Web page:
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N Engl J Med. 2012 Dec 6;367(23):2175-84. doi: 10.1056/NEJMoa1203382.

Chromosomal microarray versus karyotyping for prenatal diagnosis.

Author information

1
Department of Obstetrics and Gynecology, Columbia University Medical Center, New York, NY 10032, USA. rw2191@mail.cumc.columbia.edu

Abstract

BACKGROUND:

Chromosomal microarray analysis has emerged as a primary diagnostic tool for the evaluation of developmental delay and structural malformations in children. We aimed to evaluate the accuracy, efficacy, and incremental yield of chromosomal microarray analysis as compared with karyotyping for routine prenatal diagnosis.

METHODS:

Samples from women undergoing prenatal diagnosis at 29 centers were sent to a central karyotyping laboratory. Each sample was split in two; standard karyotyping was performed on one portion and the other was sent to one of four laboratories for chromosomal microarray.

RESULTS:

We enrolled a total of 4406 women. Indications for prenatal diagnosis were advanced maternal age (46.6%), abnormal result on Down's syndrome screening (18.8%), structural anomalies on ultrasonography (25.2%), and other indications (9.4%). In 4340 (98.8%) of the fetal samples, microarray analysis was successful; 87.9% of samples could be used without tissue culture. Microarray analysis of the 4282 nonmosaic samples identified all the aneuploidies and unbalanced rearrangements identified on karyotyping but did not identify balanced translocations and fetal triploidy. In samples with a normal karyotype, microarray analysis revealed clinically relevant deletions or duplications in 6.0% with a structural anomaly and in 1.7% of those whose indications were advanced maternal age or positive screening results.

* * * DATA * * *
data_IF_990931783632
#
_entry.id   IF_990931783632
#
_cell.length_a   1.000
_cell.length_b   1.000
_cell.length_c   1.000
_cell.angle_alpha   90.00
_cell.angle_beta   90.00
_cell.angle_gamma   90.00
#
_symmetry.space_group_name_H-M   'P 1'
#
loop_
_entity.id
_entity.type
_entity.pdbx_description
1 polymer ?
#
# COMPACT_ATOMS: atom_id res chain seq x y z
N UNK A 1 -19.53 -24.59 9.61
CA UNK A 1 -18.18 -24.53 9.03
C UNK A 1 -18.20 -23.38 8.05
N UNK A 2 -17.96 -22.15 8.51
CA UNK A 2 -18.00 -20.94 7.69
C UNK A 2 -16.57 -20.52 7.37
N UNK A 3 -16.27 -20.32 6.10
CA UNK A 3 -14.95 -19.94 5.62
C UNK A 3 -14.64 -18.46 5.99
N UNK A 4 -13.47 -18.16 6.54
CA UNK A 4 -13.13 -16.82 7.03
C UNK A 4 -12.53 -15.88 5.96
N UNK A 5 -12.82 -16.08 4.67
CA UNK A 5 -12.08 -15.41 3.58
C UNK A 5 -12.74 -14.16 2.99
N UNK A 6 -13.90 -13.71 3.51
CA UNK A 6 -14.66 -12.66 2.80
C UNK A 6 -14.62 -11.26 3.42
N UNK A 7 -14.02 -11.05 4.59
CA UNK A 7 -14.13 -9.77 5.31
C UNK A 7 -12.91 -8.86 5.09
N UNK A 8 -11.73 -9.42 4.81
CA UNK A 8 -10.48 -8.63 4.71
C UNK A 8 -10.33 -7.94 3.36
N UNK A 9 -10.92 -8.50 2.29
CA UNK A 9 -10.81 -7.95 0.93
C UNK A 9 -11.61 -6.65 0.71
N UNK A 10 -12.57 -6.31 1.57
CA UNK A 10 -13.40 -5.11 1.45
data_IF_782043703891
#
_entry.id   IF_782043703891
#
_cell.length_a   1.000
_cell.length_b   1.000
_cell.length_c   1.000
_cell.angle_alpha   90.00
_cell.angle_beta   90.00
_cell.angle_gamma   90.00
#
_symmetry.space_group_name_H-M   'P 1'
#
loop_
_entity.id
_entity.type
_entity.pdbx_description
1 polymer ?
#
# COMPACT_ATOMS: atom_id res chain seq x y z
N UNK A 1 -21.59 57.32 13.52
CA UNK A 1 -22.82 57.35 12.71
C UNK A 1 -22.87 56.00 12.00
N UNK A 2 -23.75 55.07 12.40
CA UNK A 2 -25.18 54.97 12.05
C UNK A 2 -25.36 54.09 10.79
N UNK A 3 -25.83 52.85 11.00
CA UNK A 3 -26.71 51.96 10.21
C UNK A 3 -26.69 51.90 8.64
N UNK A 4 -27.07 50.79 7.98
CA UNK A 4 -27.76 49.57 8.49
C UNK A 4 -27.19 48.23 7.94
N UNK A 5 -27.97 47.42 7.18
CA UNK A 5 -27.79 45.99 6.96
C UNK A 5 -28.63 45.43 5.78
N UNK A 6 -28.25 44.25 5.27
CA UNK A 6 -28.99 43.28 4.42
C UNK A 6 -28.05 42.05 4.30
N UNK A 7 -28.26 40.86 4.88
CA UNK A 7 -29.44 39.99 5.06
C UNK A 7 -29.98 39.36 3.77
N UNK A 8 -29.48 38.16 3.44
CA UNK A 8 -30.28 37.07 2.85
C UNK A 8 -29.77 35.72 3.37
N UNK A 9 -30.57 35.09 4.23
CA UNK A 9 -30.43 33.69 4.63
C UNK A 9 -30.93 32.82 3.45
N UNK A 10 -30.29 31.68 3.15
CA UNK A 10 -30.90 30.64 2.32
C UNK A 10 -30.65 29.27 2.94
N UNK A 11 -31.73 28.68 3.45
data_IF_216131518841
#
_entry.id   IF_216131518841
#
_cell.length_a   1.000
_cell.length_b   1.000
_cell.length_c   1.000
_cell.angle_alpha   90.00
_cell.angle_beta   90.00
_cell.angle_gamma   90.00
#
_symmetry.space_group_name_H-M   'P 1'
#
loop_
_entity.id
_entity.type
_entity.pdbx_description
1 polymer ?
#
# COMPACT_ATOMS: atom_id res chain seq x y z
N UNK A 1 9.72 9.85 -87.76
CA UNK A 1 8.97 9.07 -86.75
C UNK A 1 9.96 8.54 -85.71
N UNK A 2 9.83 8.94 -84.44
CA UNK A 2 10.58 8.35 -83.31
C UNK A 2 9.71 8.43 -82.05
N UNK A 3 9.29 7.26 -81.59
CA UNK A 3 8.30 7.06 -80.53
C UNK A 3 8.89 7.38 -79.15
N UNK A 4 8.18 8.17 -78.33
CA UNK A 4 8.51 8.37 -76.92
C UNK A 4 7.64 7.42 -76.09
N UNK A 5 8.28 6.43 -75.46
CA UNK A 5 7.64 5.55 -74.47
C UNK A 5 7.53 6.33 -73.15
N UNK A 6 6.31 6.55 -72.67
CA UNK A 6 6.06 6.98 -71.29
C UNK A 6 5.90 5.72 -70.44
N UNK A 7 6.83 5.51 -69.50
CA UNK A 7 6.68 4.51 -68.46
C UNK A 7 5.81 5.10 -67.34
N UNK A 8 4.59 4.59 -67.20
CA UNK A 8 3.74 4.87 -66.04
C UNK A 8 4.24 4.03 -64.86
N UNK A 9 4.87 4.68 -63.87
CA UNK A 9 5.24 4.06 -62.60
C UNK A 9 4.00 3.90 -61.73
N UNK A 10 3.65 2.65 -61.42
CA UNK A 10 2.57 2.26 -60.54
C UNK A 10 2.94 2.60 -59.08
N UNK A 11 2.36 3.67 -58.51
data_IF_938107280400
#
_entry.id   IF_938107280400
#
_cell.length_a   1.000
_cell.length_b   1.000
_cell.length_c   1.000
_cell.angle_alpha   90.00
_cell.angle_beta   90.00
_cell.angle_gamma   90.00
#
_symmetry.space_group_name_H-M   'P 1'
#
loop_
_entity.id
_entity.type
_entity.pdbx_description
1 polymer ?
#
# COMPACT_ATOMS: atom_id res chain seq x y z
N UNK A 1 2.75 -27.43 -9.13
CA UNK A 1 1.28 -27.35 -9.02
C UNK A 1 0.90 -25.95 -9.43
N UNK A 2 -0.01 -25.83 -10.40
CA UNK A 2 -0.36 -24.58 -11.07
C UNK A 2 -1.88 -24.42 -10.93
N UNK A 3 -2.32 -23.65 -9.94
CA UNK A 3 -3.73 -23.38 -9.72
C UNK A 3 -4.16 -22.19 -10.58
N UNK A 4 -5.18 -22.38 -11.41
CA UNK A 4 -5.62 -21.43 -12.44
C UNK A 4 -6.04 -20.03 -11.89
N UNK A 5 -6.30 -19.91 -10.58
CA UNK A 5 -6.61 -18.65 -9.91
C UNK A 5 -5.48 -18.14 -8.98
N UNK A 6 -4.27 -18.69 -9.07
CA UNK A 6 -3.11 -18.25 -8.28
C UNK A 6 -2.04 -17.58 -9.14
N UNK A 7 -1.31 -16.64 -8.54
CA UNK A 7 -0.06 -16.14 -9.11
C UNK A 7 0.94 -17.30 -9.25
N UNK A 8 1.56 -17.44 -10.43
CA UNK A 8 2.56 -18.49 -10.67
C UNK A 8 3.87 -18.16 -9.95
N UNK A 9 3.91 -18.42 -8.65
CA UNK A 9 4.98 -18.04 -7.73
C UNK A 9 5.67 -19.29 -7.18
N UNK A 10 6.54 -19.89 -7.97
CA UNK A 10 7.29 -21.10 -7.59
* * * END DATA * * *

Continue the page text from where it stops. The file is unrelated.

CONCLUSIONS:

In the context of prenatal diagnostic testing, chromosomal microarray analysis identified additional, clinically significant cytogenetic information as compared with karyotyping and was equally efficacious in identifying aneuploidies and unbalanced rearrangements but did not identify balanced translocations and triploidies. (Funded by the Eunice Kennedy Shriver National Institute of Child Health and Human Development and others; ClinicalTrials.gov number, NCT01279733.).

PMID:
23215555
PMCID:
PMC3549418
DOI:
10.1056/NEJMoa1203382
[Indexed for MEDLINE]
Free PMC Article

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